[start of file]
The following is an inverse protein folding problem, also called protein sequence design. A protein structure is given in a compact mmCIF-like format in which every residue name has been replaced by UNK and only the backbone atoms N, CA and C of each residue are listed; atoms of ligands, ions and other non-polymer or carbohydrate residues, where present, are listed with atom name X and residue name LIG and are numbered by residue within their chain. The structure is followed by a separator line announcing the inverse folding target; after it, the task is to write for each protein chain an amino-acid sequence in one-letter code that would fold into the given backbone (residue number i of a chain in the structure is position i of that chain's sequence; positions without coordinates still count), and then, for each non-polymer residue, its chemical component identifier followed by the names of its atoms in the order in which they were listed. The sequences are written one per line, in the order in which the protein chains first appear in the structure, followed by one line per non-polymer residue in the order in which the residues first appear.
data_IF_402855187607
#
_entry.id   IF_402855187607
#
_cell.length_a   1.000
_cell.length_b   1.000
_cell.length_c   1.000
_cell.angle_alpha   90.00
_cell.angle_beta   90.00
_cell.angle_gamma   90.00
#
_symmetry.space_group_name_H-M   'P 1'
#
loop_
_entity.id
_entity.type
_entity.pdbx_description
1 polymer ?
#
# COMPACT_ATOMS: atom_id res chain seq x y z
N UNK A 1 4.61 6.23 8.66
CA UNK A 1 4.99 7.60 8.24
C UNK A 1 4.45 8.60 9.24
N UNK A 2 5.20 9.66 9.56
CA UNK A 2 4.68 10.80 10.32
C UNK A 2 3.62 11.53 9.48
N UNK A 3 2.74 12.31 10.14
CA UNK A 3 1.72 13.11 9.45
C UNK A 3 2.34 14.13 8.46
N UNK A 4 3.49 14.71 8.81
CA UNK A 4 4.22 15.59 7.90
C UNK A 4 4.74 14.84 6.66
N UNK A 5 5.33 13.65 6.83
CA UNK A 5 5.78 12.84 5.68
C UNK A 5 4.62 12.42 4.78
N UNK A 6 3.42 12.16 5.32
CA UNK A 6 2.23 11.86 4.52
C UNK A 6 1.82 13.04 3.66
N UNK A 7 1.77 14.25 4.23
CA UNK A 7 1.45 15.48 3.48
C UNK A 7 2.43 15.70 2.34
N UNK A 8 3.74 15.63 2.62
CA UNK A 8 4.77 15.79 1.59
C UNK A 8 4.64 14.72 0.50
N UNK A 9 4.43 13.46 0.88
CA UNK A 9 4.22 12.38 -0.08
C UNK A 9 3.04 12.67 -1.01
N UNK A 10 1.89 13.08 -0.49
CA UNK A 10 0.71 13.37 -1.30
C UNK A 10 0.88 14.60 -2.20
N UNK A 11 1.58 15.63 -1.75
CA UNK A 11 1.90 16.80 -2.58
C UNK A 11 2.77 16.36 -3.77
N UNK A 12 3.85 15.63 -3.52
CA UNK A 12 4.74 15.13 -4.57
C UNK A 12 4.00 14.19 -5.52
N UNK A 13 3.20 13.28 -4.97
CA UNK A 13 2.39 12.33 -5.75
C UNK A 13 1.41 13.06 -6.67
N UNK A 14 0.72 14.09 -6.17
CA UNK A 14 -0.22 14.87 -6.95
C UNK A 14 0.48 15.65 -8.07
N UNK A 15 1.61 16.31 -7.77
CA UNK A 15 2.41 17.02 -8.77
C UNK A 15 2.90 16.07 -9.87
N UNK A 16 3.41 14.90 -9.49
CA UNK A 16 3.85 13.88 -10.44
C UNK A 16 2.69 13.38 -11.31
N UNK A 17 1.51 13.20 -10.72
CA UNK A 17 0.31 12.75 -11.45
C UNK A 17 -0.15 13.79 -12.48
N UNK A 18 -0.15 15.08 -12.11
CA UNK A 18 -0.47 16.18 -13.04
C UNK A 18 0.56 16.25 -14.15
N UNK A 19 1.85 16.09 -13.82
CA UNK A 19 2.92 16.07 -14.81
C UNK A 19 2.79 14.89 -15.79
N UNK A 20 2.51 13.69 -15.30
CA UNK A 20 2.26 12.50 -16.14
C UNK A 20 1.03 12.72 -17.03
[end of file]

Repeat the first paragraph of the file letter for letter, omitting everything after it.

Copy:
The following is an inverse protein folding problem, also called protein sequence design. A protein structure is given in a compact mmCIF-like format in which every residue name has been replaced by UNK and only the backbone atoms N, CA and C of each residue are listed; atoms of ligands, ions and other non-polymer or carbohydrate residues, where present, are listed with atom name X and residue name LIG and are numbered by residue within their chain. The structure is followed by a separator line announcing the inverse folding target; after it, the task is to write for each protein chain an amino-acid sequence in one-letter code that would fold into the given backbone (residue number i of a chain in the structure is position i of that chain's sequence; positions without coordinates still count), and then, for each non-polymer residue, its chemical component identifier followed by the names of its atoms in the order in which they were listed. The sequences are written one per line, in the order in which the protein chains first appear in the structure, followed by one line per non-polymer residue in the order in which the residues first appear.